In another version of his story, we get a glimpse of Helgi’s fate even before he is a day old, when the Norns (the goddess-like beings who determine fate) arrive at his birth. They wind his fate while they spin threads of gold, and while mountains shatter in the distance.
They spin these golden threads down under these mountains, and under mountains farther off, assuring Helgi’s rule of these vast lands when he grows to adulthood.
In this same version, the Valkyrie, who there is named Sigrun rather than Svava, shows interest in Helgi immediately and directly encourages him to fight the man that her father has promised her.
Third Version of Helgi’s Story
In the third version of the Helgi story, Helgi not only encounters and falls in love with a Valkyrie who later becomes his bride but early in his tale, he must also disguise himself in a serving woman’s clothes to evade pursuing enemies.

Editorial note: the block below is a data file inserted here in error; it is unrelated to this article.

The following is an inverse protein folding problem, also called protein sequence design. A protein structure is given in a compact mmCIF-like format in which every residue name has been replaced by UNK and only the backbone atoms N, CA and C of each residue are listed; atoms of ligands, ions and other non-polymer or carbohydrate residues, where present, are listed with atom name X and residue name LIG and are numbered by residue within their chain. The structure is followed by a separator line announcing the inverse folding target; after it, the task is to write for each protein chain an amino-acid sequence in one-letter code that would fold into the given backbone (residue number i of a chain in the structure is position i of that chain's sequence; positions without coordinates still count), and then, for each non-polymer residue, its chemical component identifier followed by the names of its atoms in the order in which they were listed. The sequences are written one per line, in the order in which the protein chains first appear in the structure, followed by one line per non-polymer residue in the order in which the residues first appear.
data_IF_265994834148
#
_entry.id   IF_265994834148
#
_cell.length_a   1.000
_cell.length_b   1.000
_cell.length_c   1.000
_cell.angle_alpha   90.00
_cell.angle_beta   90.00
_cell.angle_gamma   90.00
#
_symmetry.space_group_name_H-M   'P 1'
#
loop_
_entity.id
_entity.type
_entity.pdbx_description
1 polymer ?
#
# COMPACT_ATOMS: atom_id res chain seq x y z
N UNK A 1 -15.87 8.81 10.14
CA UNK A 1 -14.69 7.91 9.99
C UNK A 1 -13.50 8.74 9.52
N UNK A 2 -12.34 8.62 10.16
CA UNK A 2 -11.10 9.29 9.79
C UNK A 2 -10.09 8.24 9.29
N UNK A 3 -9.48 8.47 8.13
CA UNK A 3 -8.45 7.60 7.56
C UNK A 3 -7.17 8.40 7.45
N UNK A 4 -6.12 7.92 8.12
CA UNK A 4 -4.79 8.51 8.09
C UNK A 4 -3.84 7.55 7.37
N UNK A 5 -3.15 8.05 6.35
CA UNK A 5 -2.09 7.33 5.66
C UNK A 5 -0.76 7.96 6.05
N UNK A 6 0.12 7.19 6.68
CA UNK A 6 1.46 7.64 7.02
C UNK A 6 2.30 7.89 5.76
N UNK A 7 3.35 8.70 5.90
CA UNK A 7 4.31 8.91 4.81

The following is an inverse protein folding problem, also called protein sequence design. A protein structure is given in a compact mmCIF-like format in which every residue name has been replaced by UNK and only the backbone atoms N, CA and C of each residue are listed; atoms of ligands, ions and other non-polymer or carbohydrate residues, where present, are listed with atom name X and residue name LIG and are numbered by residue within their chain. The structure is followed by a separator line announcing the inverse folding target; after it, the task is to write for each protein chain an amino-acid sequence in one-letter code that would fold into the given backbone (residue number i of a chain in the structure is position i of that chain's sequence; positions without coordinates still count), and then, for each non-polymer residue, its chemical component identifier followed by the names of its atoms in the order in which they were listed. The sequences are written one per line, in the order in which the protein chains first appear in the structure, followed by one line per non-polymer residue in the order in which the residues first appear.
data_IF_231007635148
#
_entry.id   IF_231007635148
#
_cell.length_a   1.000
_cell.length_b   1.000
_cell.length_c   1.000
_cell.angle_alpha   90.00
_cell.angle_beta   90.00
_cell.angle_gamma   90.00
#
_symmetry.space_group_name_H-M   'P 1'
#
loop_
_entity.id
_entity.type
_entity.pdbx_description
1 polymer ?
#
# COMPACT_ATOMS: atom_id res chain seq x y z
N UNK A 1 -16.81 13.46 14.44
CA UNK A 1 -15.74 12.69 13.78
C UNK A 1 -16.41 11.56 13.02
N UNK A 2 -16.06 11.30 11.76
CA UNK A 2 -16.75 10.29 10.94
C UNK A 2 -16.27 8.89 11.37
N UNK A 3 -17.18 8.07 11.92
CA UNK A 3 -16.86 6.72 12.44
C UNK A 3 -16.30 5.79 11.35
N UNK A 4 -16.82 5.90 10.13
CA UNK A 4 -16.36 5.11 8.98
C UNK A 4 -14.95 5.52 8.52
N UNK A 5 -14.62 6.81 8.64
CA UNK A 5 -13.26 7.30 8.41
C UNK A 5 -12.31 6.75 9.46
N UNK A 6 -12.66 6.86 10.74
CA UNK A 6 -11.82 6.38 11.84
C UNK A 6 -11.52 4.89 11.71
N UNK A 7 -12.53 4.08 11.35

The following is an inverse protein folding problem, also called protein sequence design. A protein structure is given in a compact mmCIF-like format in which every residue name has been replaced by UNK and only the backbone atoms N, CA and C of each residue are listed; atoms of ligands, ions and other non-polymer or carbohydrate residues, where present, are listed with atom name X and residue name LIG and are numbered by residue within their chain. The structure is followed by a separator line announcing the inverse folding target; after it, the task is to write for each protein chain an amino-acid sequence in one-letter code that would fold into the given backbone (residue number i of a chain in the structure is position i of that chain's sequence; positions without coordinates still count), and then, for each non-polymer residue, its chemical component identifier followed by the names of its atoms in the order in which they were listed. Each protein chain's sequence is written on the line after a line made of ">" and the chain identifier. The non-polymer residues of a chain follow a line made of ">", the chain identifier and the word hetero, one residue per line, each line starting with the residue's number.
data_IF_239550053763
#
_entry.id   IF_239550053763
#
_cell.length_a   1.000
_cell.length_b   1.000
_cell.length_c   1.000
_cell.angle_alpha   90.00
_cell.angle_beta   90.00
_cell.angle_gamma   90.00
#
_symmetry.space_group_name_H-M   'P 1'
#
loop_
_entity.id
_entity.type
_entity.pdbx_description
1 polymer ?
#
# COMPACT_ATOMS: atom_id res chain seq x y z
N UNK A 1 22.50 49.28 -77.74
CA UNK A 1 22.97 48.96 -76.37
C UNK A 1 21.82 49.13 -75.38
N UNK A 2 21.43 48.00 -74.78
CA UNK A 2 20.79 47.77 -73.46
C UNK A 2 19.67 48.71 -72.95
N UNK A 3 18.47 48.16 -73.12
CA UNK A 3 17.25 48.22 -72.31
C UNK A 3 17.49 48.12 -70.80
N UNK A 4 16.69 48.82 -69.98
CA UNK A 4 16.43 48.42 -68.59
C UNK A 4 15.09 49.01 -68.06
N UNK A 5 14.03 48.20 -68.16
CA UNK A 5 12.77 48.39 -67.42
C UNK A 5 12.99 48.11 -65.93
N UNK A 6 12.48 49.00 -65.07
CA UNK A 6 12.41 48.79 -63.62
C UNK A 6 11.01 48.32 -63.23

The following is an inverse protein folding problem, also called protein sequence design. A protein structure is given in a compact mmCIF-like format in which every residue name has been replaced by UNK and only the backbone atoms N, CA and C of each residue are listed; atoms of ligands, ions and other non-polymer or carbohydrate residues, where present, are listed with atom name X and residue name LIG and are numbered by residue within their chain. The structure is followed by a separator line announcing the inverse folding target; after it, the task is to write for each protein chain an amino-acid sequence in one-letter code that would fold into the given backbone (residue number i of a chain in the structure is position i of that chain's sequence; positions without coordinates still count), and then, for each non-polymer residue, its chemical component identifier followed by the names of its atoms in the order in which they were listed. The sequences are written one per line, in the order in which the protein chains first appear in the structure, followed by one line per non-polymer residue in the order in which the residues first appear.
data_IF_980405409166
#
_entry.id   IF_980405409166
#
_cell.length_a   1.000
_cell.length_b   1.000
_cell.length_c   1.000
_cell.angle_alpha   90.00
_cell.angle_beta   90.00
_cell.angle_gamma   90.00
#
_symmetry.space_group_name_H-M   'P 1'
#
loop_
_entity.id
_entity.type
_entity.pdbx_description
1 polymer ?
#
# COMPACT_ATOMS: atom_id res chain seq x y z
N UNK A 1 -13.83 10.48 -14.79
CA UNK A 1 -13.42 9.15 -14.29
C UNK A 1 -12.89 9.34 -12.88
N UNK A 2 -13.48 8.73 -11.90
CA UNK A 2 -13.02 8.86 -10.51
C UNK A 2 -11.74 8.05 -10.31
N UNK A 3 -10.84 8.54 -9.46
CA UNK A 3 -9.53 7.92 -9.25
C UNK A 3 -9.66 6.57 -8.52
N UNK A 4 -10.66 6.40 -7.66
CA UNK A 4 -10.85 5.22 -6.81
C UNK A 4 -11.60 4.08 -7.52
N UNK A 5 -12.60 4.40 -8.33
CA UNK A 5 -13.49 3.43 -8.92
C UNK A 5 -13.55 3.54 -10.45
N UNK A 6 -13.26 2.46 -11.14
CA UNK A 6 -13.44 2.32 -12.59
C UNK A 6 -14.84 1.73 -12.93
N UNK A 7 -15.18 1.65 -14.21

While he is thus disguised, one of his pursuers does see him and wonders why this servant has eyes that seem noble and fierce. And he remarks that the serving woman’s arms seem remarkably strong.
But a friend who is helping Helgi hide in this disguise explains that the serving woman is, in fact, a kidnapped and enslaved Valkyrie, thus explaining her strength and her ferocious eyes.
Implications of the Third Version
This suggests that, in the fantasy world of these heroic stories, social class is a more limiting and unbreakable bond on a person’s roles than sex. Such classist assumptions are everywhere in the sagas, be it supernatural stories or realistic.
In this version, Helgi returns after his death to visit his wife as a kind of zombie in his grave. But he must return to Valhalla the next morning—and his wife, the former Valkyrie, must remain behind.
Common Questions about Helgi, the Nameless Hero in Norse Mythology
The nameless hero in Norse myths is a young man, son of a great king.
Helgi‘s story exists in three variants, all in the Poetic Edda.
A Valkyrie addresses the young boy and calls him Helgi.